Nomi Drory was born in Bolivia, raised in Israel, and then moved to Canada as an adult. Through her experience as an immigrant, she developed both a pervasive sense of dislocation and a paradoxical attachment to disparate places.
In university, she studied to be an architect, graduating with a bachelor’s degree in Architecture in 1989 from The Technion, Israel’s prestigious institute of technology. Following her graduation, travel, and a brief stint in New York, Drory came to Canada. She settled in multicultural Toronto, which she has said “enabled me to gain the geographical and socio-cultural distance necessary to hear the voice of The Other.”
In 1996, she completed the adult art program at the historic Art Centre of Central Technical School. Upon receiving her diploma, she was accepted into the University of Toronto’s Ontario Institute for Studies in Education. She graduated with a Bachelor of Education in 1999. In 2000, she returned to the Art Centre of Central Technical School as a teacher to instruct drawing, painting and history.
Drory’s first show was in Israel, where she exhibited her final thesis project for her architecture degree, which won her a first prize in Architectural Design. In 1995, during a period away from Canada, she exhibited drawings and ceramic sculptures in Sydney, Australia.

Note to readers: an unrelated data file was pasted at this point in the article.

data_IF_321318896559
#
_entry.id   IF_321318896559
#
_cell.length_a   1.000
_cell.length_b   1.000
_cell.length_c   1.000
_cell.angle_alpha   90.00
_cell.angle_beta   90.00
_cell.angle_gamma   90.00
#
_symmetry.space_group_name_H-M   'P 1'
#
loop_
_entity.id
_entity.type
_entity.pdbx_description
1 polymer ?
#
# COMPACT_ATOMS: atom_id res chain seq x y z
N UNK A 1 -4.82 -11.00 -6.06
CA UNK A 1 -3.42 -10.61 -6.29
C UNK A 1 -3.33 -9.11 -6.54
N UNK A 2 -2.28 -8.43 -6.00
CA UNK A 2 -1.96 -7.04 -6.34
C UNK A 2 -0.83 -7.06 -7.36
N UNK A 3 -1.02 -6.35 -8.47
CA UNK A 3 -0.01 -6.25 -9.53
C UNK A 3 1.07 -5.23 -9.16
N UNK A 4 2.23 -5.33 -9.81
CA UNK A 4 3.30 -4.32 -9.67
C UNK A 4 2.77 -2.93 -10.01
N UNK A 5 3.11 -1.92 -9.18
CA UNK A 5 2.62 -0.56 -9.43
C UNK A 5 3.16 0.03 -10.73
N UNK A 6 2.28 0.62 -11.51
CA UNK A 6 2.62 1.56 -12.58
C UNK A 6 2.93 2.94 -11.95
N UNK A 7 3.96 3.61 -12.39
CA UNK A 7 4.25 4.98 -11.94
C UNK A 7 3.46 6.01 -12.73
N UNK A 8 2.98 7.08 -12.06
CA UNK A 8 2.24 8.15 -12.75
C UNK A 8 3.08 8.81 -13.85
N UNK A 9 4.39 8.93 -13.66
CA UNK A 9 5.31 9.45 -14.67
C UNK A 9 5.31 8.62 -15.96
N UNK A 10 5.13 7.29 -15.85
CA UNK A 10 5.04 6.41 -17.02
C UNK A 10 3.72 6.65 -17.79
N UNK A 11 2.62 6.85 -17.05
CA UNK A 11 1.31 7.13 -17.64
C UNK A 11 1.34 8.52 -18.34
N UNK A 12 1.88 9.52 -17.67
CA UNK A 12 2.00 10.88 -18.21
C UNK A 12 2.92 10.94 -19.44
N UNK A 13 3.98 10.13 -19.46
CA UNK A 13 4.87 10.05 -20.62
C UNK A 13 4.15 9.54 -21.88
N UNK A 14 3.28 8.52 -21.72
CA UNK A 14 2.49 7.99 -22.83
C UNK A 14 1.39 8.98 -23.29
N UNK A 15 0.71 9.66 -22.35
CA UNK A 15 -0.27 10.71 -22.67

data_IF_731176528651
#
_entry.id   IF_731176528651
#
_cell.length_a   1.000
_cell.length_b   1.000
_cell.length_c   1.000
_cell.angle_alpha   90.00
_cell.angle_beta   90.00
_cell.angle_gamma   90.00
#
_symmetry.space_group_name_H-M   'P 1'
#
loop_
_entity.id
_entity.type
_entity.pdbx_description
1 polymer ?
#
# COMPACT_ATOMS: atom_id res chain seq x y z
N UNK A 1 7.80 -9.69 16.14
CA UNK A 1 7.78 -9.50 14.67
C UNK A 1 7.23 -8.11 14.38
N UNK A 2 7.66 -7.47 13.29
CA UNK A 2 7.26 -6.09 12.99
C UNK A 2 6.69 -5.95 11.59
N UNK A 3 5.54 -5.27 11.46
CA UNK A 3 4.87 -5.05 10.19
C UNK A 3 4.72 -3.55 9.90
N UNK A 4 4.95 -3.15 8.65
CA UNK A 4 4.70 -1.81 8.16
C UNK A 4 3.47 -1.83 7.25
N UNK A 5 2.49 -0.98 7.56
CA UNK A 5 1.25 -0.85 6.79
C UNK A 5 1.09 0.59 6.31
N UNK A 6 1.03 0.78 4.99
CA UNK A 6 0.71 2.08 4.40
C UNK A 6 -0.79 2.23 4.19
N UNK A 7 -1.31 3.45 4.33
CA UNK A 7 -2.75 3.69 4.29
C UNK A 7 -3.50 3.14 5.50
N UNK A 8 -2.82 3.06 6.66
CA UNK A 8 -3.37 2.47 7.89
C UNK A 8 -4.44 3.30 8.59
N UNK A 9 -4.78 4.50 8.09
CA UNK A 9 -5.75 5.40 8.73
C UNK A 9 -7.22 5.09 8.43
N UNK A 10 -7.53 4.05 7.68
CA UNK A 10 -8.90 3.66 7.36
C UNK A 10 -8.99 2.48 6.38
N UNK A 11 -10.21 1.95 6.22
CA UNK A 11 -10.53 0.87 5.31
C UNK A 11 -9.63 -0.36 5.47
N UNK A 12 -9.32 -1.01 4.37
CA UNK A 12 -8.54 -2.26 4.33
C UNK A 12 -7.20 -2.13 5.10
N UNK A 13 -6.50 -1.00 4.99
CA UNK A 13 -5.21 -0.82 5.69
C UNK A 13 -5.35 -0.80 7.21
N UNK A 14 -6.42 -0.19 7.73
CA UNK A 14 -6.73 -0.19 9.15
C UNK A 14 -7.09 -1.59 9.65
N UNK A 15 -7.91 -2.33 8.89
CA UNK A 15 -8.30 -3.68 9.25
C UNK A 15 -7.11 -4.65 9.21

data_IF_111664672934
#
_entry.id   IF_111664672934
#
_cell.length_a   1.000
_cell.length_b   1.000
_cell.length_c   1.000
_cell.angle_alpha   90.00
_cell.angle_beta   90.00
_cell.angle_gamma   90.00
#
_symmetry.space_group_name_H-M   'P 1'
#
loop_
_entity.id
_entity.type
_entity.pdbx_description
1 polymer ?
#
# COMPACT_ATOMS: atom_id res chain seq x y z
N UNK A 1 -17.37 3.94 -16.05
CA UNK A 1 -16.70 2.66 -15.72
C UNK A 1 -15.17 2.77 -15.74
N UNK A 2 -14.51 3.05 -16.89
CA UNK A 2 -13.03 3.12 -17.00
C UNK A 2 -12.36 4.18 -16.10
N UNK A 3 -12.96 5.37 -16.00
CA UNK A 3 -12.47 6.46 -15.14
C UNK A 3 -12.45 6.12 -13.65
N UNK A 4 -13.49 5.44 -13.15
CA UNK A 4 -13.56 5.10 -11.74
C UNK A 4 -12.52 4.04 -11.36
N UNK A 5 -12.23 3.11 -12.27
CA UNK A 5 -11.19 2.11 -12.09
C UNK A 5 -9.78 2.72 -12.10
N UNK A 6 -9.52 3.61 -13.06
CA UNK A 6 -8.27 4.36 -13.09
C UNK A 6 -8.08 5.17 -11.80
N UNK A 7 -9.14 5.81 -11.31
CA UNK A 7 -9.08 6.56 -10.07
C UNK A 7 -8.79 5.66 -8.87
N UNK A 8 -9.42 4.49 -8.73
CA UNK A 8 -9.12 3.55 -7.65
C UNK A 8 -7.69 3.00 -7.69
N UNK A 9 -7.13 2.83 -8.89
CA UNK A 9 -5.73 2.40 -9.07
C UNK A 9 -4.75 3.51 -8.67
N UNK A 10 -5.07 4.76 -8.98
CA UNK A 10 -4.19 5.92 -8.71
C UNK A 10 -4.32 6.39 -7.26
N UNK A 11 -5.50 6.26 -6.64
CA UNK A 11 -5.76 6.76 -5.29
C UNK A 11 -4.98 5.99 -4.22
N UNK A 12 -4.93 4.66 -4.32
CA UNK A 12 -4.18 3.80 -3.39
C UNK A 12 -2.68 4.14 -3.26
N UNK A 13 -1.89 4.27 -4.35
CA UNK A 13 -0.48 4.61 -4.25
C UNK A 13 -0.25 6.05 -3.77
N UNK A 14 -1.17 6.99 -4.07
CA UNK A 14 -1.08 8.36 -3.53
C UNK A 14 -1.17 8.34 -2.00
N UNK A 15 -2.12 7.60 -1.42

Over the course of her artistic career, she has explored a variety of media and disciplines, including sculpting, drawing, painting, cutouts, video, and multi-media installations. She has participated in dozens of group shows in commercial and public galleries and art fairs in Toronto and New York. Her work is part of the University of Toronto’s art collection, as well as many private collections. Two summers ago, she fomented Mixing Toronto, a collective project involving video projections of sites in the city, which was an official exhibit at the 2014 edition of Nuit Blanche.
The contrasting cultures and environments of four continents has helped to direct the material and thematic content of her art. Her artistic practice has also been informed by her training in architecture. She explores juxtaposition and the the potential for discord and harmony resulting from bringing together traditional and new media and the abstract and representational.